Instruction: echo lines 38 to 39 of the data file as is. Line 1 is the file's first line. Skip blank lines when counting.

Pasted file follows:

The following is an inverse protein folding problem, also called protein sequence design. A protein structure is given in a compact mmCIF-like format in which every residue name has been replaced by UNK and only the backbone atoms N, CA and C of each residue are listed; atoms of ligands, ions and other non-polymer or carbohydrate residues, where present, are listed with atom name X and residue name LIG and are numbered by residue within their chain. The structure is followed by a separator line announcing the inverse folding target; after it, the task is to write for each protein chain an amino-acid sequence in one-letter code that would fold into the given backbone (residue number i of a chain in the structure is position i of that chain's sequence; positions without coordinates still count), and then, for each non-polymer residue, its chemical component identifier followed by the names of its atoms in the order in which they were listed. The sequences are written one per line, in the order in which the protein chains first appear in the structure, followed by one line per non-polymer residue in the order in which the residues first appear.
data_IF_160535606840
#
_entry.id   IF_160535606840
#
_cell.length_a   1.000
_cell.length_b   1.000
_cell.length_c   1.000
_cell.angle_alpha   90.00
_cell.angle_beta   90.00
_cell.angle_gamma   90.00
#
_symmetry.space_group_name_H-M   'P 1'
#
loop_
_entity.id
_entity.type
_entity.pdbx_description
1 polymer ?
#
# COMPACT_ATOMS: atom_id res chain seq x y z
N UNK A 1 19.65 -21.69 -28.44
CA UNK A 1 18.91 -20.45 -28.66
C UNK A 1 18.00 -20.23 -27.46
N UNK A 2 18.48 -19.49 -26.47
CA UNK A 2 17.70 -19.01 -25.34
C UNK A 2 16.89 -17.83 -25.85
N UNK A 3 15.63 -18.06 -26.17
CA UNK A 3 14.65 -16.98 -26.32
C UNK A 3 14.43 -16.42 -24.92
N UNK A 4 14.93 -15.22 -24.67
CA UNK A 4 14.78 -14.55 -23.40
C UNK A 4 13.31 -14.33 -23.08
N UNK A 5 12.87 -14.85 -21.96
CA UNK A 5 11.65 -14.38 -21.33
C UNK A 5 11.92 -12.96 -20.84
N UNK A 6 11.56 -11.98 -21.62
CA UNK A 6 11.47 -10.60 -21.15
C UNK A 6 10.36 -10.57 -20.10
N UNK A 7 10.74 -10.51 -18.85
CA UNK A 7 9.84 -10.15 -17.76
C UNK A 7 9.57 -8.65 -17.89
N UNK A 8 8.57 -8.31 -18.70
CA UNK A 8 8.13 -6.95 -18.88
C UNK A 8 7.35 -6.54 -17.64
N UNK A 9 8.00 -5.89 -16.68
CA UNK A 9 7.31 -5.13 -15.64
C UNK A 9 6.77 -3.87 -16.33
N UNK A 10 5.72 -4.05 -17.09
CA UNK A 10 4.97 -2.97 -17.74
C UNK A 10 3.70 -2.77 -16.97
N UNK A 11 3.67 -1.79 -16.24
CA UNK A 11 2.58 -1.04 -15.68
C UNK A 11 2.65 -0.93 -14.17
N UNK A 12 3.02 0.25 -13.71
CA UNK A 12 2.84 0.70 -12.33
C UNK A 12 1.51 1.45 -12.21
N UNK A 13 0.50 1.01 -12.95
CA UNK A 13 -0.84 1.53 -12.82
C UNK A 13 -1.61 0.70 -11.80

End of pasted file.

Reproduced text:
CA UNK A 6 11.47 -10.60 -21.15
C UNK A 6 10.36 -10.57 -20.10